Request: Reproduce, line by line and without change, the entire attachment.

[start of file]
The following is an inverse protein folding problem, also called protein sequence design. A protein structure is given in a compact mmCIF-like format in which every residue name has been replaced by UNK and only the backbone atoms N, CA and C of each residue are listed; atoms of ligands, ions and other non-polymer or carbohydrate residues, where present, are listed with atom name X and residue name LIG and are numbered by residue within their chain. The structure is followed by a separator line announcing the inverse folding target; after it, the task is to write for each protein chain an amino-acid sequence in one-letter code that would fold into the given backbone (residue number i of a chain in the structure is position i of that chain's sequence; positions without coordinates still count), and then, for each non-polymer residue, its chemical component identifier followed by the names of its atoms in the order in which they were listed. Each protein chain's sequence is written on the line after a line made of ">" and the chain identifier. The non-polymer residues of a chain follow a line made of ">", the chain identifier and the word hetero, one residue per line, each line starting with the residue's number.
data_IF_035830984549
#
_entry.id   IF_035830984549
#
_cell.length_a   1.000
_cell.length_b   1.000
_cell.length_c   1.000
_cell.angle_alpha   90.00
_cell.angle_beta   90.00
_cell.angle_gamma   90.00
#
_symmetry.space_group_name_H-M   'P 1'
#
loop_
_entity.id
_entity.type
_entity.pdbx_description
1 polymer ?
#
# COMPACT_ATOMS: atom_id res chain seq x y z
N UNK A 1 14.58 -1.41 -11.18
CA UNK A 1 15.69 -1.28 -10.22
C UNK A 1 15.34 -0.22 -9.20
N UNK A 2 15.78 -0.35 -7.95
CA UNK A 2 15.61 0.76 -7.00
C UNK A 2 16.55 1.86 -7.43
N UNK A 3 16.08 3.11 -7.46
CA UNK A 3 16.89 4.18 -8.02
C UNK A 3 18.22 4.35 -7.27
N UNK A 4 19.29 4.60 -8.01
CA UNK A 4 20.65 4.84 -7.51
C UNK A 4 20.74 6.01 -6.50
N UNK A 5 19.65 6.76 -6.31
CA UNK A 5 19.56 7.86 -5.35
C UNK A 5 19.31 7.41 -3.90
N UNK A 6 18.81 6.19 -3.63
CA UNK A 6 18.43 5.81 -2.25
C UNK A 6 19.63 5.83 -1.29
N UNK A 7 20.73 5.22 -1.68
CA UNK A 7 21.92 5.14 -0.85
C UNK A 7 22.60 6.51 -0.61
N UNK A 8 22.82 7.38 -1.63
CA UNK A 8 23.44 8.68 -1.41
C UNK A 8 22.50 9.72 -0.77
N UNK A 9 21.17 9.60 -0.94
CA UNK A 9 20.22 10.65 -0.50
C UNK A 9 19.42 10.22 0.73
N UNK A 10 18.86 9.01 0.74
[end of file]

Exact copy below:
The following is an inverse protein folding problem, also called protein sequence design. A protein structure is given in a compact mmCIF-like format in which every residue name has been replaced by UNK and only the backbone atoms N, CA and C of each residue are listed; atoms of ligands, ions and other non-polymer or carbohydrate residues, where present, are listed with atom name X and residue name LIG and are numbered by residue within their chain. The structure is followed by a separator line announcing the inverse folding target; after it, the task is to write for each protein chain an amino-acid sequence in one-letter code that would fold into the given backbone (residue number i of a chain in the structure is position i of that chain's sequence; positions without coordinates still count), and then, for each non-polymer residue, its chemical component identifier followed by the names of its atoms in the order in which they were listed. Each protein chain's sequence is written on the line after a line made of ">" and the chain identifier. The non-polymer residues of a chain follow a line made of ">", the chain identifier and the word hetero, one residue per line, each line starting with the residue's number.
data_IF_035830984549
#
_entry.id   IF_035830984549
#
_cell.length_a   1.000
_cell.length_b   1.000
_cell.length_c   1.000
_cell.angle_alpha   90.00
_cell.angle_beta   90.00
_cell.angle_gamma   90.00
#
_symmetry.space_group_name_H-M   'P 1'
#
loop_
_entity.id
_entity.type
_entity.pdbx_description
1 polymer ?
#
# COMPACT_ATOMS: atom_id res chain seq x y z
N UNK A 1 14.58 -1.41 -11.18
CA UNK A 1 15.69 -1.28 -10.22
C UNK A 1 15.34 -0.22 -9.20
N UNK A 2 15.78 -0.35 -7.95
CA UNK A 2 15.61 0.76 -7.00
C UNK A 2 16.55 1.86 -7.43
N UNK A 3 16.08 3.11 -7.46
CA UNK A 3 16.89 4.18 -8.02
C UNK A 3 18.22 4.35 -7.27
N UNK A 4 19.29 4.60 -8.01
CA UNK A 4 20.65 4.84 -7.51
C UNK A 4 20.74 6.01 -6.50
N UNK A 5 19.65 6.76 -6.31
CA UNK A 5 19.56 7.86 -5.35
C UNK A 5 19.31 7.41 -3.90
N UNK A 6 18.81 6.19 -3.63
CA UNK A 6 18.43 5.81 -2.25
C UNK A 6 19.63 5.83 -1.29
N UNK A 7 20.73 5.22 -1.68
CA UNK A 7 21.92 5.14 -0.85
C UNK A 7 22.60 6.51 -0.61
N UNK A 8 22.82 7.38 -1.63
CA UNK A 8 23.44 8.68 -1.41
C UNK A 8 22.50 9.72 -0.77
N UNK A 9 21.17 9.60 -0.94
CA UNK A 9 20.22 10.65 -0.50
C UNK A 9 19.42 10.22 0.73
N UNK A 10 18.86 9.01 0.74